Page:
In the early 1970s, engineers began warning city of Frederick officials that — unless a way was found to control Carroll Creek — the central city would be flooded every five years.
Extensive growth on the west side of the city, especially along the Golden Mile, resulted in formerly open acres being paved over and becoming impervious to rainwater. Each year, the creek was carrying more runoff through town and out to the Monocacy River east of the central city.
After two major floods, first during Hurricane Agnes in 1972 and then the disastrous 1976 flood, city and state officials began looking for solutions. Eventually, in the 1980s, they agreed to build the Carroll Creek flood control project. And this week their prescience was once again validated.
When more than 5 inches of rain fell on the city early Monday, hundreds of thousands of gallons of water once again poured into Baker Park. It is a startling sight to see, our beautiful park looking like a shallow lake.
But the Carroll Creek project — four underground conduits that sit below the scenic downtown waterway — once again worked as planned. Baker Park and Carroll Creek were designed together to protect downtown from flooding.
The huge basin of Baker Park was designed to hold about 580,000 cubic feet of water, but the conduits can each hold 1.4 million cubic feet, according to city engineers. That means almost 10 times as much water was diverted into the conduits as covered the park.
Many basements were soaked and some intersections briefly looked like rivers, but the streets of downtown were safe once again from flooding. Everybody can breathe a sigh of relief.
It is more than a bit worrisome, however, that this was the second such “100-year” storm in a little more than a year. The city was slammed in May 2018 by a similar storm that we then called historic. This week, history repeated itself.
A 100-year storm is something of a misnomer. It does not mean that such a storm can happen only once every 100 years. It means that each year, there is a 1 percent chance of having such a storm.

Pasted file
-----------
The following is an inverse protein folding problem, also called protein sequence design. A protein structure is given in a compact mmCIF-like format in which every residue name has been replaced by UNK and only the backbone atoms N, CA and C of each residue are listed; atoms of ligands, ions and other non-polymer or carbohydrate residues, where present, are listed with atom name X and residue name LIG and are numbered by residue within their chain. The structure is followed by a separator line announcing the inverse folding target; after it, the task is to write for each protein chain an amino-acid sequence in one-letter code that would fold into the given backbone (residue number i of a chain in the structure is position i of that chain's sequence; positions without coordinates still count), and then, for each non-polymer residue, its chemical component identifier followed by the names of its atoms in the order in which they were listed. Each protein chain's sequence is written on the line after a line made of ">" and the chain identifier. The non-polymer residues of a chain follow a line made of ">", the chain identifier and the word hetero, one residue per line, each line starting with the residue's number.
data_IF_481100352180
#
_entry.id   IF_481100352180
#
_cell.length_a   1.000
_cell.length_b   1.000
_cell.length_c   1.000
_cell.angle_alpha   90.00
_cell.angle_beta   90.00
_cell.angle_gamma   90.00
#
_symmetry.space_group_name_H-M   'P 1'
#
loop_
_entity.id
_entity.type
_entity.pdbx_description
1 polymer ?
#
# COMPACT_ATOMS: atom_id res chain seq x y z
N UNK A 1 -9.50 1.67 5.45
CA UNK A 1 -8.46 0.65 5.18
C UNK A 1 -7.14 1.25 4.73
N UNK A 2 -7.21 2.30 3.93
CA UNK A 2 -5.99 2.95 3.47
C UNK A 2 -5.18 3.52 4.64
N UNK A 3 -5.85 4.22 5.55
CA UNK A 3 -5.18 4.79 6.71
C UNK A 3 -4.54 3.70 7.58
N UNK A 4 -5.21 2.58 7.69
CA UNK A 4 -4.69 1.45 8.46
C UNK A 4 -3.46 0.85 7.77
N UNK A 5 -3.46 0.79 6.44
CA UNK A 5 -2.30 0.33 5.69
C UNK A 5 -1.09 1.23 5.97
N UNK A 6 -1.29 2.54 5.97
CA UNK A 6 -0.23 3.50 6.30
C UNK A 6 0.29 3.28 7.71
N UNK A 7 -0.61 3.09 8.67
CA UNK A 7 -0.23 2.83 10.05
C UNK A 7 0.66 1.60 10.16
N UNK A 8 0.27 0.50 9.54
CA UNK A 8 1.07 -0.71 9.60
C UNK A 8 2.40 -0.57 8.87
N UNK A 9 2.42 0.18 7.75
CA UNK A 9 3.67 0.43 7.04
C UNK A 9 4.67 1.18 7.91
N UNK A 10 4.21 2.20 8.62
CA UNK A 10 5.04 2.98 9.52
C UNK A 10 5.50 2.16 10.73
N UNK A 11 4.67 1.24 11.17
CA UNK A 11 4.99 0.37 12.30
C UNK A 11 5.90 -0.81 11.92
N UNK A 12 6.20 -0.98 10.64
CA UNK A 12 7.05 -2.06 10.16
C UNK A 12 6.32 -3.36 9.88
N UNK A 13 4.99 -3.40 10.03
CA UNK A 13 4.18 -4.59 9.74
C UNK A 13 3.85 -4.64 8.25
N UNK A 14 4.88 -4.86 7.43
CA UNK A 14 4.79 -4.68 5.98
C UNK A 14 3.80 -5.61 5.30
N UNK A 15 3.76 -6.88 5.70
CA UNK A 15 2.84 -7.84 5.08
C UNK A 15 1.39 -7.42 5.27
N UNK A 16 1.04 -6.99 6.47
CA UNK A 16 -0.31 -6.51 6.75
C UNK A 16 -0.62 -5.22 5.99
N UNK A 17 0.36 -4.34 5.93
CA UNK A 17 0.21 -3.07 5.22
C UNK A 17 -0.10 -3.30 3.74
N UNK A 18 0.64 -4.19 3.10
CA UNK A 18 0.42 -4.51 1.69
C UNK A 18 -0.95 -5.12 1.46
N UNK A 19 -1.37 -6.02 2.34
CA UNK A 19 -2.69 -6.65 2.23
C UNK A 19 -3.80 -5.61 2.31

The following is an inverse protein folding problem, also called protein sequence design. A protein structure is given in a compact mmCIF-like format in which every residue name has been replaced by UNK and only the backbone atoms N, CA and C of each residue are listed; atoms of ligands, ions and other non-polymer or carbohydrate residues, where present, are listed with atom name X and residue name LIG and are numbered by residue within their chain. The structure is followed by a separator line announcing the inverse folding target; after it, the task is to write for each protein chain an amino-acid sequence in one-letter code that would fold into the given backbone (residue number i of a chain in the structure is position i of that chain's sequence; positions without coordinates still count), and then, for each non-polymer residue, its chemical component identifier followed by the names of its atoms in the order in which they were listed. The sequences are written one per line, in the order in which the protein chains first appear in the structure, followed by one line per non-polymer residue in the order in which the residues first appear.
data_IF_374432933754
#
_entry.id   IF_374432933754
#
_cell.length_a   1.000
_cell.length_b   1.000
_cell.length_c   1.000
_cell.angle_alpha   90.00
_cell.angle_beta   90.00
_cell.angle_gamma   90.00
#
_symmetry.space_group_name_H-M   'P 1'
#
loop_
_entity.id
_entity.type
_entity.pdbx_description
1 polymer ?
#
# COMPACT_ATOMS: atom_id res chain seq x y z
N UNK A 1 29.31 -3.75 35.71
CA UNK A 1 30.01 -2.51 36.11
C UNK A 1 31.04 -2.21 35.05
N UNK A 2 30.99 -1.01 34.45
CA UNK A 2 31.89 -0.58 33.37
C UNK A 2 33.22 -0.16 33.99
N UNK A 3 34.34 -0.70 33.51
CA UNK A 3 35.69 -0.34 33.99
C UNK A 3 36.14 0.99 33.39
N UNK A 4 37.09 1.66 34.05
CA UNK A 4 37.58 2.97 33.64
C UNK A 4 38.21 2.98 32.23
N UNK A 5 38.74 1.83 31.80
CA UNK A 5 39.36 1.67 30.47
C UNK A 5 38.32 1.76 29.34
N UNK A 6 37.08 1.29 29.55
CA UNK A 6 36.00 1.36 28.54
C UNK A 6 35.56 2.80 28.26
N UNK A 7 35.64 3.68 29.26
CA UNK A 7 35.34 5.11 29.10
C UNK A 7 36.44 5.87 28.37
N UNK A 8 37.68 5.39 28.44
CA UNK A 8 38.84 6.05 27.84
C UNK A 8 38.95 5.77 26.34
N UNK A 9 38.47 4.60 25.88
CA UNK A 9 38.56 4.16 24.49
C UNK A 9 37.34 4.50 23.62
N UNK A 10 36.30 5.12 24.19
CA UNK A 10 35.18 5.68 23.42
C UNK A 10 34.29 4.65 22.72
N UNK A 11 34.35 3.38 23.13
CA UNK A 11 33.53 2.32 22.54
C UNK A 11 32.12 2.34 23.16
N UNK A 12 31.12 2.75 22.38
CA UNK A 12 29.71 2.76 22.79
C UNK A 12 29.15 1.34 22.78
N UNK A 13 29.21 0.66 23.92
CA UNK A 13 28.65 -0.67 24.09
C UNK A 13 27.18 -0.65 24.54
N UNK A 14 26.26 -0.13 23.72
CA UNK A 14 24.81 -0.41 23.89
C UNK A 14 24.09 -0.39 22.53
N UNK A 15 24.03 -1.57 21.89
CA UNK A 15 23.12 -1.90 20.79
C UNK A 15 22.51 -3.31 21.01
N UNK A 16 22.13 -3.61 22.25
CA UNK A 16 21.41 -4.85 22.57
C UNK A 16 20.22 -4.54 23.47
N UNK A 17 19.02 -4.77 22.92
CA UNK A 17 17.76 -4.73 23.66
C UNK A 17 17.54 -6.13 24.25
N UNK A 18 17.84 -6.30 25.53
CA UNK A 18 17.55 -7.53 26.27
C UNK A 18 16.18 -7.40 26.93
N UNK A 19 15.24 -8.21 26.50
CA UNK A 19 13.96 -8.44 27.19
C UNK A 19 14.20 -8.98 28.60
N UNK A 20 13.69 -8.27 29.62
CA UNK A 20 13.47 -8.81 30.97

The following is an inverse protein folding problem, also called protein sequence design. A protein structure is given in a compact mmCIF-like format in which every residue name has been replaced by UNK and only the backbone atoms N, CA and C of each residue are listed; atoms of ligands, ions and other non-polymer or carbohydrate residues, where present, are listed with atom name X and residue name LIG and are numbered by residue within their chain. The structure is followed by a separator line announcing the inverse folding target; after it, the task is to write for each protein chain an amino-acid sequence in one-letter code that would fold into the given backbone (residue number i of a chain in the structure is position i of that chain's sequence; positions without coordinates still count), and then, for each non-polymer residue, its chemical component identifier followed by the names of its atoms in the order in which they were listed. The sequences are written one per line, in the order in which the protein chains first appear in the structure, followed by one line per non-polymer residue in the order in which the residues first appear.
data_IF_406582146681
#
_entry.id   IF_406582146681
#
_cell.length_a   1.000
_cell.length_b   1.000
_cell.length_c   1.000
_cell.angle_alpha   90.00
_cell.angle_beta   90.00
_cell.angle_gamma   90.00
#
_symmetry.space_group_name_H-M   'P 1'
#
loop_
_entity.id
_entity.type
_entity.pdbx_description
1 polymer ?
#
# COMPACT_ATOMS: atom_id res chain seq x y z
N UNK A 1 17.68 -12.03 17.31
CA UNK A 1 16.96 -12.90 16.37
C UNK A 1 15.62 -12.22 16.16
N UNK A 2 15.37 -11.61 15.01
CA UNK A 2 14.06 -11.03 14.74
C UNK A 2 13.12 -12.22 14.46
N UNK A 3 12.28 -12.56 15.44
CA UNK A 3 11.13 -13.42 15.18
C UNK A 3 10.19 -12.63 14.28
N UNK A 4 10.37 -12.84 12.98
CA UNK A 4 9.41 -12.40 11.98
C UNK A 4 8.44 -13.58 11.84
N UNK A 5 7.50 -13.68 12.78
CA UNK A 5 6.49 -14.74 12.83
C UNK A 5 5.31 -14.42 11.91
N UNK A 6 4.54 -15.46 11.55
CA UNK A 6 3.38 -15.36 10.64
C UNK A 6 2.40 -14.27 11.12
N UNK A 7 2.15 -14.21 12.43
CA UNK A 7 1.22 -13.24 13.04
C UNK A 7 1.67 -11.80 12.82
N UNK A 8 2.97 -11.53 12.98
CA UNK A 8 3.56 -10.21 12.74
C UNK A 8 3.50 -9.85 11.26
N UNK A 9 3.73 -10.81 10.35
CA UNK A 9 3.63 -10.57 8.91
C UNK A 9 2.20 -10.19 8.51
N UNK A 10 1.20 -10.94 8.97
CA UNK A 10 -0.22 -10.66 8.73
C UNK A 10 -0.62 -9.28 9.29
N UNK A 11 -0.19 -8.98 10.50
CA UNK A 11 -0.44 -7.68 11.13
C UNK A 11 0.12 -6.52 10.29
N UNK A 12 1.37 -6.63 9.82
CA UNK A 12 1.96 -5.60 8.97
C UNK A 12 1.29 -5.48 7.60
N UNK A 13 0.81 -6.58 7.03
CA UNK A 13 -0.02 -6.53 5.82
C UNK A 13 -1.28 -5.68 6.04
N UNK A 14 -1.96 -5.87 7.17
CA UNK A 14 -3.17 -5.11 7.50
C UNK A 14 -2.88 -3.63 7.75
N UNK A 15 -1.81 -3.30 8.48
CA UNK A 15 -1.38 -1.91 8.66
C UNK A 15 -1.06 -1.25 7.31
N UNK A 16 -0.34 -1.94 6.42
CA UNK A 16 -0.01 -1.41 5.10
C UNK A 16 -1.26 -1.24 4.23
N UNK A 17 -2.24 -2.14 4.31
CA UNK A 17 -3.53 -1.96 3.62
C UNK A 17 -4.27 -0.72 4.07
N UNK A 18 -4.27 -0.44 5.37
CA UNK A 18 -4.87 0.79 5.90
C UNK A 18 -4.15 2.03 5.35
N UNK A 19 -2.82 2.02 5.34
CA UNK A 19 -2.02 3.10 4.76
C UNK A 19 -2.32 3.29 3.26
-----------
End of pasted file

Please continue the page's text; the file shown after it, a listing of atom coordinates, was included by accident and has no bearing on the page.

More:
But still. It was just 14 months ago that we were dealing with another flood.
What’s going on? It should come as no surprise that it is related to climate change. Despite what the denier in chief may say, climate change is real.
The website Science Daily said last year:
“New data show that extreme weather events have become more frequent over the past 36 years, with a significant uptick in floods and other hydrological events compared even with five years ago.”
That report was done by an advisory council to the 27 national science academies in Europe. It warned that leaders and policymakers must do more to improve the adaptability of infrastructure and social systems to a changing climate.
Our local leaders would do well to follow the example of the leaders of the 1970s and 1980s — those visionary builders of the Carroll Creek flood control project — and begin studying what will be needed to protect our city as weather becomes more extreme. There is no prospect that our nation will take the steps needed to combat climate change in the near future. All we can do for now is to get ready for the deluge.